Politics and Prose
I'm always one of the last to follow a trend. My friends affectionately call me the "anti-hipster," in that I watch movies or read books well after everyone else has. That's why I only just read Between the World and Me, from Ta-Nehisi Coates, which, after its summer release, was immediately met with wide acclaim. Critics praised it; Op-Eds couldn't write enough about it. But there I was, nearing the end of the year without having read it.
Then, Between the World and Me was named the National Book Award winner, giving it the stamp of approval for me to give it a chance.
I started the book a day later and couldn't put it down. I read it in two days. Granted, it's only about 150 pages. Still, it reads like poetry.
The premise of the text is that Coates is writing a letter to his son, a young, African-American male, instructing him on how to navigate a world in which the odds seem stacked against him. Coates recounts his own childhood and young adulthood, surviving a rough West Baltimore neighborhood and seeing one his friends die at the hands of police.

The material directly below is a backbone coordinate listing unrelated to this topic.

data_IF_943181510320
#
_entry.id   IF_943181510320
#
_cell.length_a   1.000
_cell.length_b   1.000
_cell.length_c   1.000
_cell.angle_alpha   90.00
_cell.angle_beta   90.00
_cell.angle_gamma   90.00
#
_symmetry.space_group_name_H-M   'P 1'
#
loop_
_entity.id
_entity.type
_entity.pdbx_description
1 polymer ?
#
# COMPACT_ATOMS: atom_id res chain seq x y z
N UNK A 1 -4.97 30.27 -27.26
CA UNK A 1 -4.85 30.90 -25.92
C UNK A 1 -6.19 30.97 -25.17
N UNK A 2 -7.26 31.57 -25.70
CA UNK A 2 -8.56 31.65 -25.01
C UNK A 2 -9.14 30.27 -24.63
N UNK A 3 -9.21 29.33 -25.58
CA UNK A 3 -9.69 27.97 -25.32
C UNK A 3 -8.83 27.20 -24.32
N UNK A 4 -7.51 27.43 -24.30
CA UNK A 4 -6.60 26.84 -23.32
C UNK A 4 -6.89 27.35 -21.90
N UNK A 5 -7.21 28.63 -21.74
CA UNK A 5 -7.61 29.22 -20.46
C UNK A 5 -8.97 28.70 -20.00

Most of the book is a pill incredibly tough to swallow. For, if you're like me, you came up in a family which always provided a full bookshelf and summer calendars packed with enriching trips and camps.
Mr. Coates did not. And the chilling theme throughout the book, that he is an outsider looking in, that there is a gulf between him and the world, sticks with you well after the last page.
This hasn't been my favorite book of the year. But it's definitely been the most important I've read. A key theme of my blog posts is the intermingling of current events and nonfiction books. Between the World and Me tackles head-on one of the driving issues of this year: race relations. For that reason, I strongly suggest giving it a go to better understand 2015.